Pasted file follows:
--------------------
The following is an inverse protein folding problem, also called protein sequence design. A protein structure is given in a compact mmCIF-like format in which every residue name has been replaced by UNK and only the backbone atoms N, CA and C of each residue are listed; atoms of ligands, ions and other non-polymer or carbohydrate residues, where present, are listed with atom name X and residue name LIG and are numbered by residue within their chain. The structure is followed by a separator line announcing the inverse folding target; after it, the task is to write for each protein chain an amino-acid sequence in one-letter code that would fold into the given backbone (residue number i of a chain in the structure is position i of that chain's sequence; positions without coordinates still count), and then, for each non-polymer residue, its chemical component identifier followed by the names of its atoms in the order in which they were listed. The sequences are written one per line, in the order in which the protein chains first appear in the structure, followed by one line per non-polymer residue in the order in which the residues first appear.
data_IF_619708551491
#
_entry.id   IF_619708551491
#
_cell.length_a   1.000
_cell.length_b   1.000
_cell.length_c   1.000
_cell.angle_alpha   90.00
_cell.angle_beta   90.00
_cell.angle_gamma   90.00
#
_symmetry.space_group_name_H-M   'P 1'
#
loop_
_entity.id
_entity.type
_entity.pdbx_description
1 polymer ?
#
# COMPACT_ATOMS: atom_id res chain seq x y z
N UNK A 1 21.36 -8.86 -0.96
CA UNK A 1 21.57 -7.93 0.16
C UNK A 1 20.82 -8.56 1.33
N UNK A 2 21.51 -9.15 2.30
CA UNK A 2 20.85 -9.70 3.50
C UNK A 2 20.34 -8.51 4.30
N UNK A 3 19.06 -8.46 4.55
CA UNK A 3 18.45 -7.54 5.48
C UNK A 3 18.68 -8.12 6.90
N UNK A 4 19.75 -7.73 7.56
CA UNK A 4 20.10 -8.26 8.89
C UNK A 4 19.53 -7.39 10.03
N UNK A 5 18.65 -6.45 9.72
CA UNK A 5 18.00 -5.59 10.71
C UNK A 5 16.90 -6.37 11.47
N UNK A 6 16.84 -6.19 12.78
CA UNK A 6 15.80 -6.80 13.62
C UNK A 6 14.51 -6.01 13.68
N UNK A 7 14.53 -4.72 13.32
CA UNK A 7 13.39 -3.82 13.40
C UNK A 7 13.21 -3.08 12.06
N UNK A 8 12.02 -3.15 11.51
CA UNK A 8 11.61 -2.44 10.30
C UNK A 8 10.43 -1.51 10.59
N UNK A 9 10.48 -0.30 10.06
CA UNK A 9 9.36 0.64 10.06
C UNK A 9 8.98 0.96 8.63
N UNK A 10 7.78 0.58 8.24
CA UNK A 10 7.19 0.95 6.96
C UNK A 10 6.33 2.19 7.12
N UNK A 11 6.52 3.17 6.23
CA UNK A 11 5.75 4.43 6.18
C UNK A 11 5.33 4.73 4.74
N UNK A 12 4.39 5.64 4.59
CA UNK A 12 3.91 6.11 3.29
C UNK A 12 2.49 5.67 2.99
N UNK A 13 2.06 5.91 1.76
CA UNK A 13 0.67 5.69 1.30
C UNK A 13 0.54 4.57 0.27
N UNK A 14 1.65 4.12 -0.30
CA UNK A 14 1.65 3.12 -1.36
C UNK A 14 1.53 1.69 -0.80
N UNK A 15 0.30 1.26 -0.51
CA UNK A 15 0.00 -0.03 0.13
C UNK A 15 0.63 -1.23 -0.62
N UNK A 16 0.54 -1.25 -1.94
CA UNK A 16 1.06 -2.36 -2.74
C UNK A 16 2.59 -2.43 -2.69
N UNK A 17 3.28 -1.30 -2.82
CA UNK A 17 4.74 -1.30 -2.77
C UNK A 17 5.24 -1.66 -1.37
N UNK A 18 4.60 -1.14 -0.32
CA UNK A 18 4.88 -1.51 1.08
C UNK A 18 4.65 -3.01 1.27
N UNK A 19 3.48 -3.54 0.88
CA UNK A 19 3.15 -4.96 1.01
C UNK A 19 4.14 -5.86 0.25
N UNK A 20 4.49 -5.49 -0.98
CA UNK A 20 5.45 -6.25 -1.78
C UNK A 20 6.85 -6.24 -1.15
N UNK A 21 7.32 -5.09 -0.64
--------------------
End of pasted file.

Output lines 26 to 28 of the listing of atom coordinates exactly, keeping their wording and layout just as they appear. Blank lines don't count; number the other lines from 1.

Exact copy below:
CA UNK A 2 20.85 -9.70 3.50
C UNK A 2 20.34 -8.51 4.30
N UNK A 3 19.06 -8.46 4.55